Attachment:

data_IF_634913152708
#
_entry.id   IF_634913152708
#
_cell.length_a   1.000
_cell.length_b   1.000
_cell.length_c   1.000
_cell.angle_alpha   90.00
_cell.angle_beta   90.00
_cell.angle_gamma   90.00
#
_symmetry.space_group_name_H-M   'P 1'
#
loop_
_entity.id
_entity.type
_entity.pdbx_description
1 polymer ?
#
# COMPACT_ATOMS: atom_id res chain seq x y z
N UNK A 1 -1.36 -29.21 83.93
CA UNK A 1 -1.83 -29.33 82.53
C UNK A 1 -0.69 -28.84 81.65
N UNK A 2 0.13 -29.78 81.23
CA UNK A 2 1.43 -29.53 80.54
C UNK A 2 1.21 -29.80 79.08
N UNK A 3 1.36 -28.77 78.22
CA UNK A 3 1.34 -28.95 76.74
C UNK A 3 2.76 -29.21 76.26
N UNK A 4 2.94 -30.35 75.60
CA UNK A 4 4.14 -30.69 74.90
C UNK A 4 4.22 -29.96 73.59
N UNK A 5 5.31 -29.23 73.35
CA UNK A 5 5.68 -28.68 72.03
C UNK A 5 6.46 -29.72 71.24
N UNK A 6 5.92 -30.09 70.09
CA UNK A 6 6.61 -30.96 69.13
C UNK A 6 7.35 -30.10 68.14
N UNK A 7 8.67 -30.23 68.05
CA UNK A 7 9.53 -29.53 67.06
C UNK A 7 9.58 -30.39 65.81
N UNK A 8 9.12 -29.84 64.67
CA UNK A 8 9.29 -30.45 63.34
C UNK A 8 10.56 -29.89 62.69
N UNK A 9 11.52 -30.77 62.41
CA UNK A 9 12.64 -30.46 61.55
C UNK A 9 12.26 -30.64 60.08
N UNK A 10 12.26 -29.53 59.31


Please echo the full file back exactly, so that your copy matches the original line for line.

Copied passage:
data_IF_634913152708
#
_entry.id   IF_634913152708
#
_cell.length_a   1.000
_cell.length_b   1.000
_cell.length_c   1.000
_cell.angle_alpha   90.00
_cell.angle_beta   90.00
_cell.angle_gamma   90.00
#
_symmetry.space_group_name_H-M   'P 1'
#
loop_
_entity.id
_entity.type
_entity.pdbx_description
1 polymer ?
#
# COMPACT_ATOMS: atom_id res chain seq x y z
N UNK A 1 -1.36 -29.21 83.93
CA UNK A 1 -1.83 -29.33 82.53
C UNK A 1 -0.69 -28.84 81.65
N UNK A 2 0.13 -29.78 81.23
CA UNK A 2 1.43 -29.53 80.54
C UNK A 2 1.21 -29.80 79.08
N UNK A 3 1.36 -28.77 78.22
CA UNK A 3 1.34 -28.95 76.74
C UNK A 3 2.76 -29.21 76.26
N UNK A 4 2.94 -30.35 75.60
CA UNK A 4 4.14 -30.69 74.90
C UNK A 4 4.22 -29.96 73.59
N UNK A 5 5.31 -29.23 73.35
CA UNK A 5 5.68 -28.68 72.03
C UNK A 5 6.46 -29.72 71.24
N UNK A 6 5.92 -30.09 70.09
CA UNK A 6 6.61 -30.96 69.13
C UNK A 6 7.35 -30.10 68.14
N UNK A 7 8.67 -30.23 68.05
CA UNK A 7 9.53 -29.53 67.06
C UNK A 7 9.58 -30.39 65.81
N UNK A 8 9.12 -29.84 64.67
CA UNK A 8 9.29 -30.45 63.34
C UNK A 8 10.56 -29.89 62.69
N UNK A 9 11.52 -30.77 62.41
CA UNK A 9 12.64 -30.46 61.55
C UNK A 9 12.26 -30.64 60.08
N UNK A 10 12.26 -29.53 59.31